What kind of books do you write?
The short answer is contemporary women’s fiction with strong romantic elements. More particularly, I am drawn to issues that women today often face. Some of those issues can be difficult to read about, but I hope that within my stories, the readers will see that the characters come alive when they confront, and overcome, the dilemmas they encounter. I’ve always loved a happily-ever-after ending. Thus, they figure in my stories, too.
When I first began writing, however, I didn’t think in terms of a particular genre. Rather, I wanted to share the stories that circled in my brain and floated to the surface at odd times—when I was making dinner, watching the birds at the feeders on my back deck, in the midst of watching a television show, while listening to music, driving down to see my son and his wife… Those stories included characters that had captured my imagination and I wanted to learn more about them, too. So, I let them tell me their stories. The words seemed aimless at first, mostly just scenes that weren’t connected, but which seemed to illustrate something about the character in question. Soon, as if ordered by the characters themselves, I had a story with a beginning, middle and end.
When I finished the first draft of my first novel, Dream Chaser, I realized I’d written a romance that was couched in a contemporary woman’s struggle to find herself. That surprised me. I’d never thought of myself as a romance writer, but there it was, within the confines of that more general category of women’s fiction. I should have guessed I would include a happily-ever-after ending before I finished it, for the wedding of Suzannah’s son and the ending scene between Suzannah and Jonathan, were both written long before I finished the story. I laughed at myself and figured, “why not?” So I went with the notion of creating stories about real people with real problems, who also ended up happily-ever-after.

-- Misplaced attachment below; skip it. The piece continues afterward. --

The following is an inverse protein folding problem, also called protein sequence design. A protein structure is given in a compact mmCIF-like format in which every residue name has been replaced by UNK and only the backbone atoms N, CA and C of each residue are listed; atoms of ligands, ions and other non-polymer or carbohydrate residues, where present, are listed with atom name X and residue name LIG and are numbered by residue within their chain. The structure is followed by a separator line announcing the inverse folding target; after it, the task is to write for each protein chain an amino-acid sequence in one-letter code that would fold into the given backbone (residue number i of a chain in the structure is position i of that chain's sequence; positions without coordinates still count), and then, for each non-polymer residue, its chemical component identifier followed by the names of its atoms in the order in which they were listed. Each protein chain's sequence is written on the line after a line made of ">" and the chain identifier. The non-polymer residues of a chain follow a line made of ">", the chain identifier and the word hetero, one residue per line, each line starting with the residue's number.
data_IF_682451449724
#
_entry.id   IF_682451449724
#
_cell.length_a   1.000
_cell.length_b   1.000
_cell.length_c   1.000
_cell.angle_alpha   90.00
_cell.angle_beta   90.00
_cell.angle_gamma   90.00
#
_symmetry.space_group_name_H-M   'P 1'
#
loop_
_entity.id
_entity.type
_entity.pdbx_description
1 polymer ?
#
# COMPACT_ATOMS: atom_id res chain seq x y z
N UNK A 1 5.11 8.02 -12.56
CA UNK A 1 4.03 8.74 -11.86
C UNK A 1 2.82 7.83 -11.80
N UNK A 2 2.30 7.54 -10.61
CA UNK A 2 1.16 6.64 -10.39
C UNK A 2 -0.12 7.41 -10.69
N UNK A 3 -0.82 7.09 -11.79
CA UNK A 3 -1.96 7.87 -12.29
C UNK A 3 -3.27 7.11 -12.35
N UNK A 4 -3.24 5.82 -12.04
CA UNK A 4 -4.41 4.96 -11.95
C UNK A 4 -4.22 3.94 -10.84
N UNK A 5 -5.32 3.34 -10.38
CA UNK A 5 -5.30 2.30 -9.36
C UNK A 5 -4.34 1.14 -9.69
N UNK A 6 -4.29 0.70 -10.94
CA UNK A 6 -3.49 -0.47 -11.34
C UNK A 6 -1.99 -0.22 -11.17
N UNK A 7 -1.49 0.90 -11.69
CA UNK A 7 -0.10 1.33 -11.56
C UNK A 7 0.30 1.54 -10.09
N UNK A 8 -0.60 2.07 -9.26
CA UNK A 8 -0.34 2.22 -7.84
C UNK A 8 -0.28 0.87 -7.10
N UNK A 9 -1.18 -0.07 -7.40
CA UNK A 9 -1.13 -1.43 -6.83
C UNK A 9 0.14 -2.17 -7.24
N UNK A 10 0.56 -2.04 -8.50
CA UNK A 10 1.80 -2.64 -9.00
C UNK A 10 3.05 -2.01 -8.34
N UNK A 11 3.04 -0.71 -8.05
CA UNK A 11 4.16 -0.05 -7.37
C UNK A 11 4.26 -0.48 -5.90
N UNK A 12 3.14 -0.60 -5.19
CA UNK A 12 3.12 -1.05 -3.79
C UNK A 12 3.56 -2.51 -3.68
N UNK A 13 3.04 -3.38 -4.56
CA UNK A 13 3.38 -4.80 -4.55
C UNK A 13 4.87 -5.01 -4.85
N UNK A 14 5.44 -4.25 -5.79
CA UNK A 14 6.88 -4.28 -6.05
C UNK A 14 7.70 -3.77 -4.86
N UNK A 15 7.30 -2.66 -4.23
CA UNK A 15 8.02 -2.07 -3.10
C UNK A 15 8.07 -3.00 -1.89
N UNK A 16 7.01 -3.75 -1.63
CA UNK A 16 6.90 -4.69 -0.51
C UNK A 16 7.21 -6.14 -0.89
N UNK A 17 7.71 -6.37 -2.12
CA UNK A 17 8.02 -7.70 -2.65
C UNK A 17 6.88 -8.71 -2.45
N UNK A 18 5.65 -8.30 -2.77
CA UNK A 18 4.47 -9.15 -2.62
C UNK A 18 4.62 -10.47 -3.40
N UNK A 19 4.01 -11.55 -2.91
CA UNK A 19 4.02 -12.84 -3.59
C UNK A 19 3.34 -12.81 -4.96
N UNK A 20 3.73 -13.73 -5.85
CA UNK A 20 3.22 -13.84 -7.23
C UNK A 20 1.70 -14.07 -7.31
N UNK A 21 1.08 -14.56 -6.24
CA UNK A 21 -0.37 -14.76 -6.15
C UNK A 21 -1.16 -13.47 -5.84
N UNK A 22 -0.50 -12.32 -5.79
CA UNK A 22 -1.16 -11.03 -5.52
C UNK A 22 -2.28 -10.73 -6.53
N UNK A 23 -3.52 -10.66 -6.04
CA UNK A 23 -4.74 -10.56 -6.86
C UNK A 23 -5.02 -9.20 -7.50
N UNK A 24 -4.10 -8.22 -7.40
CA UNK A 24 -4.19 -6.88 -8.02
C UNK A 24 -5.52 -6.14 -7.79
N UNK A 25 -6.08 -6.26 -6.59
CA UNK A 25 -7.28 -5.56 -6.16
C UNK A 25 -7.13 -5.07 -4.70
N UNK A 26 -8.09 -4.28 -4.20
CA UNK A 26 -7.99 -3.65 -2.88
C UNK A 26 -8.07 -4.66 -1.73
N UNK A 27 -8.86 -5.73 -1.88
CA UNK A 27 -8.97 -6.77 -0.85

Where do you draw your characters from?
My characters are drawn from my imagination, but each of them reflects people I’ve known or situations I’ve experienced or observed. My friends probably wouldn’t be able to say with certainty, “oh, that’s me!” because I don’t write that way. However, if my readers have found themselves in similar situations, I hope that they also recognize the reality of those situations and that they appreciate how the characters deal with those experiences.
In one case, meeting a foster child captured my imagination so completely that I had to explore foster child experiences (the good and the not-so-good) in a story, which became the basis for Her Daughter’s Father. And because my mother was herself adopted, I chose to focus on the many relationships that adoption creates in a new story, scheduled for publication later in 2014.
What age are your main characters?
My primary characters represent three different age groups: Jane and Chet in Family Bonds, and Dannilynne and Ben in Concealed Attractions are in their early- to mid-twenties, because those two titles are New Adult Novels.
Olivia and Beau (in Granddad’s House) are in their early thirties, as are Sally and Paul (in Just Friends), Amanda and Marcus (in Package Deal), Carrie and Brian (in Safe Beside You). Melanie and Sam (in Choices), and Gretchen and Craig (in Her Daughter’s Father) and Bella and Gavin (in Bella’s Destiny) are in their mid- to late-thirties. Joel and Angela (in Heartstrings) are in their thirties when we first meet them (in Concealed Attractions) and in their mid-forties in the sequel (Heartstrings). Suzanna and Jonathan (Dream Chaser) and Gillian and Matt (in Gillian’s Do-Over) are in their mid- to late-forties.